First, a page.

Wetlands of Omihachiman

The wetlands of Omihachiman are a protected area of 354 hectares between Lake Biwa and the town of Omihachiman, comprising an intricate landscape of waterways, reedbeds, rice paddies, and villages. The wetlands were formed over centuries as humans created waterways for transport and fishing and cultivated reedbeds. The reeds in the wetlands are famous for their durability and have traditionally been used as roofing and building materials as well as to make screens and blinds. The reeds also perform important natural functions, such as protecting the lakeshore from erosion, cleansing the water of pollutants, and providing a habitat and breeding ground for a variety of waterfowl and fish.

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   A network of waterways that run through the wetlands connects the Hachimanbori Moat with Lake Biwa and its small subsidiary lake, Nishinoko. The use of these waterways for transport dates back to 1585, when the warlord Toyotomi Hidetsugu (1568–1595) built Hachimanyama Castle. He established the town of Hachiman (now Omihachiman) below it and had the Hachimanbori Moat dug to connect the town with Lake Biwa via the wetlands. Thereafter, the waterways played an important role in making Omihachiman a prosperous center of commerce. Hidetsugu is also said to have begun the tradition of recreational boating on these waterways when he held a tea gathering on a boat in imitation of the aristocratic traditions of entertaining on boats. A boat tour of the wetlands remains the best way to appreciate this landscape.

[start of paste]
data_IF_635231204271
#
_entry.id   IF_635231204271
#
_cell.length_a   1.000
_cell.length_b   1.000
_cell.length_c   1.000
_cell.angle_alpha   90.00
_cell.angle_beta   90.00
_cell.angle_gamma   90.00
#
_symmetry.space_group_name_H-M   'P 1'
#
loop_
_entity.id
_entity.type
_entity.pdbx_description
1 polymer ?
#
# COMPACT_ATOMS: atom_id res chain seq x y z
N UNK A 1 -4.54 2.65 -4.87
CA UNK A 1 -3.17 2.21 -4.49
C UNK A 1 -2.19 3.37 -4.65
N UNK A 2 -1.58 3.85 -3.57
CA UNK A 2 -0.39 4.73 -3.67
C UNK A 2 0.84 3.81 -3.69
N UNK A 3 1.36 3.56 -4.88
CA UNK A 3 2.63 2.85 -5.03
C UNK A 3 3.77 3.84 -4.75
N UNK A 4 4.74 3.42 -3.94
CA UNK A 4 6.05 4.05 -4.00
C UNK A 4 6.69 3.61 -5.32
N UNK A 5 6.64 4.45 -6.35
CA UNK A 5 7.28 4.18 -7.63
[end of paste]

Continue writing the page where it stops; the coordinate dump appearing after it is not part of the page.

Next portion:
The wetlands are called “water home” (suigo) in Japanese, a word that expresses the close relationship between the natural landscape and people’s everyday lives. The wetlands of Omihachiman have been named a National Important Cultural Landscape. 


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